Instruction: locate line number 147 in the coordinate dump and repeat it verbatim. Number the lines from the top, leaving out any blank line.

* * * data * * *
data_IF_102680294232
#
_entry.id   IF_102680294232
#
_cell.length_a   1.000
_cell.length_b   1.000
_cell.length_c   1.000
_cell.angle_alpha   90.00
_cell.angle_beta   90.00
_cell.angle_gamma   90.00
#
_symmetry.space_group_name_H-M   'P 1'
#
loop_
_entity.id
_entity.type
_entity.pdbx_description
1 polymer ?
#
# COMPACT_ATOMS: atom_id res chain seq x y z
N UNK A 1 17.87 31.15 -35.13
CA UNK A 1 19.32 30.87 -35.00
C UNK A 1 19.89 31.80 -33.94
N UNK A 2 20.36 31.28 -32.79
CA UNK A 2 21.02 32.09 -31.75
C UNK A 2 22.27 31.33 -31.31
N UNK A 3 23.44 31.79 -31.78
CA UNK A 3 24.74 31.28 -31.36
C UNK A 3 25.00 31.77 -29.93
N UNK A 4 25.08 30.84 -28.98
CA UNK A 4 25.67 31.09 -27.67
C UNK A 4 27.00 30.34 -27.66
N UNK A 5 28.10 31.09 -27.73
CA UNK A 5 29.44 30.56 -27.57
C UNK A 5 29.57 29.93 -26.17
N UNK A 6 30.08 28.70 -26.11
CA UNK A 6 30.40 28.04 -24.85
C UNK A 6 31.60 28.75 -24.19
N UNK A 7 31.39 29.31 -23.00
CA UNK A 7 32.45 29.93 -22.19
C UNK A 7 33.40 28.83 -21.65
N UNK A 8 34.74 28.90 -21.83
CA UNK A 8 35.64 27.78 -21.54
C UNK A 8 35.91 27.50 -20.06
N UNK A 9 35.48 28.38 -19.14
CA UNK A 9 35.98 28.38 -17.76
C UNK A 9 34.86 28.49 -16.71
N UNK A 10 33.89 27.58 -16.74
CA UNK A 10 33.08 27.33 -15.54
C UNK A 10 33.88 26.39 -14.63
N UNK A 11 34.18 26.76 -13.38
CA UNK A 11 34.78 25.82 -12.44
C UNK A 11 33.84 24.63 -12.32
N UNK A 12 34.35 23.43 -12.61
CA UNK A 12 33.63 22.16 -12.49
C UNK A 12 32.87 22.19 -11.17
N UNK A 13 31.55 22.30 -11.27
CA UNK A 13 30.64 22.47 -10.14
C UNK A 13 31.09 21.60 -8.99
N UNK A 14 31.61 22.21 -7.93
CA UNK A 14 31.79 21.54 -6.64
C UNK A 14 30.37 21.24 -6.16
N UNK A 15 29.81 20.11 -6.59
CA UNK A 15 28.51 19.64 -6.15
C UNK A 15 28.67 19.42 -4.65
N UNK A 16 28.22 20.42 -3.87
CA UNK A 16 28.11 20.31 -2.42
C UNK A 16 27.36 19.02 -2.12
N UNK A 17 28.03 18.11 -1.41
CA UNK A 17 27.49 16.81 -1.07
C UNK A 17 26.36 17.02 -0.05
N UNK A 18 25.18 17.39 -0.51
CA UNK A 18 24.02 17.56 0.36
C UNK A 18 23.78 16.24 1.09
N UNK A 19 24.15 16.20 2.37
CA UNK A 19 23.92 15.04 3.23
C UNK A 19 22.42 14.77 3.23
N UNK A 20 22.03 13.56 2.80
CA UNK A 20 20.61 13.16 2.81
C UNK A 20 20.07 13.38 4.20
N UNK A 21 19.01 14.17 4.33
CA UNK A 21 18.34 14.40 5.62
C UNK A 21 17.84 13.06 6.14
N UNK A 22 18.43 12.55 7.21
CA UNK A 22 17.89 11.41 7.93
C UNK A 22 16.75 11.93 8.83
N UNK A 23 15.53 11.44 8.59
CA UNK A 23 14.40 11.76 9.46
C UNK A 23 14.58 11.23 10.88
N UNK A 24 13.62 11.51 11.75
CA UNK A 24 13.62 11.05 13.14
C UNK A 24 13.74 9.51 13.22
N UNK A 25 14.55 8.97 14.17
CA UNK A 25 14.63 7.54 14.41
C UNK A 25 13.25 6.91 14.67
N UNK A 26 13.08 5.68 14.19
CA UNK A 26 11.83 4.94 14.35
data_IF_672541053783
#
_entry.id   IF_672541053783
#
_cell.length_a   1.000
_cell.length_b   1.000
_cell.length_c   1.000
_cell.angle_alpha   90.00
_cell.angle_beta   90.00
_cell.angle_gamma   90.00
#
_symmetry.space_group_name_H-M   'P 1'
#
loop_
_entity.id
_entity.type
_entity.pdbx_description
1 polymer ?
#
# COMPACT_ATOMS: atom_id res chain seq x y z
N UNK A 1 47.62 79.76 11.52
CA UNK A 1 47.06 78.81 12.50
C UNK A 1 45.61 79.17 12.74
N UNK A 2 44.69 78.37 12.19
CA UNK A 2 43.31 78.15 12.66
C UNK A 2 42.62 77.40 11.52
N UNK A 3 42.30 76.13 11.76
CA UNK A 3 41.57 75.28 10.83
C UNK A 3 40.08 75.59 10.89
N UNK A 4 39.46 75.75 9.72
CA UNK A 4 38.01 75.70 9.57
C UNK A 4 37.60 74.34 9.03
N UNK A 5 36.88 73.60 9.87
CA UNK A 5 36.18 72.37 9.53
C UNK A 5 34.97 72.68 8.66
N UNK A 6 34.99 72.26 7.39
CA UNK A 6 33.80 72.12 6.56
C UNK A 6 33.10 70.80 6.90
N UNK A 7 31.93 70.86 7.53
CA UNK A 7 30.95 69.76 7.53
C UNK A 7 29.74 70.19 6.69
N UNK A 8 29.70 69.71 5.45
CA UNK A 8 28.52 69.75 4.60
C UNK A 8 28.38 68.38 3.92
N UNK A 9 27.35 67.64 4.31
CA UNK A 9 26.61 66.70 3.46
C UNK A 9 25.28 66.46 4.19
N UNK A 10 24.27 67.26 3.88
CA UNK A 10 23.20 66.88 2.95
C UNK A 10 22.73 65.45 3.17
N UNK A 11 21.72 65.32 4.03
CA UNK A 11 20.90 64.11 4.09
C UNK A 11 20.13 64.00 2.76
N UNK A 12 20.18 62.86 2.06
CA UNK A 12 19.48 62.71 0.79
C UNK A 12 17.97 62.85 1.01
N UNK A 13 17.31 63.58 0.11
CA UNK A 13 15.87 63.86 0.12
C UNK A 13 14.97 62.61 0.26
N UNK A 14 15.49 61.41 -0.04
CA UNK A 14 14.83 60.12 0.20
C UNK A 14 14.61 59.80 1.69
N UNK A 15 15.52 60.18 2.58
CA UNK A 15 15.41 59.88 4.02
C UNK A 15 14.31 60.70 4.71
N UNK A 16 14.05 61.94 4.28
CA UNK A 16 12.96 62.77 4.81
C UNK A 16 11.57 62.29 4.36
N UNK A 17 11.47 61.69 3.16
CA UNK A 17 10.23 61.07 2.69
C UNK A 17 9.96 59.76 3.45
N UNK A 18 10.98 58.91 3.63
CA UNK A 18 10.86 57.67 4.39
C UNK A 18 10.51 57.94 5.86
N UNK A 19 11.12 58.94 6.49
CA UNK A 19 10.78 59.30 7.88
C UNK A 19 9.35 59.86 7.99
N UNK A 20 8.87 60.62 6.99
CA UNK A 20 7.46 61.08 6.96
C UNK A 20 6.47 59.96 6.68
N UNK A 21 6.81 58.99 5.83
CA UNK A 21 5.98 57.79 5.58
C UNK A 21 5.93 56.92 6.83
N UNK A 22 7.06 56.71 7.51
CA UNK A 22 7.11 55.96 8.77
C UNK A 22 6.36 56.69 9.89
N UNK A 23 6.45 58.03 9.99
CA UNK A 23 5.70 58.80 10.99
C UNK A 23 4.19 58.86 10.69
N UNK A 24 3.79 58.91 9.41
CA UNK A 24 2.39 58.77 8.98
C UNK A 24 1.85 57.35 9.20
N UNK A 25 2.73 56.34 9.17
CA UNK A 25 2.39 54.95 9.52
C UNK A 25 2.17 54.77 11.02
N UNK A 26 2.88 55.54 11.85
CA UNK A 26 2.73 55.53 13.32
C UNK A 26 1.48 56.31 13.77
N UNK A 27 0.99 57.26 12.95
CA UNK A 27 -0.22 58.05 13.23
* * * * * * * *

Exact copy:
C UNK A 10 22.73 65.45 3.17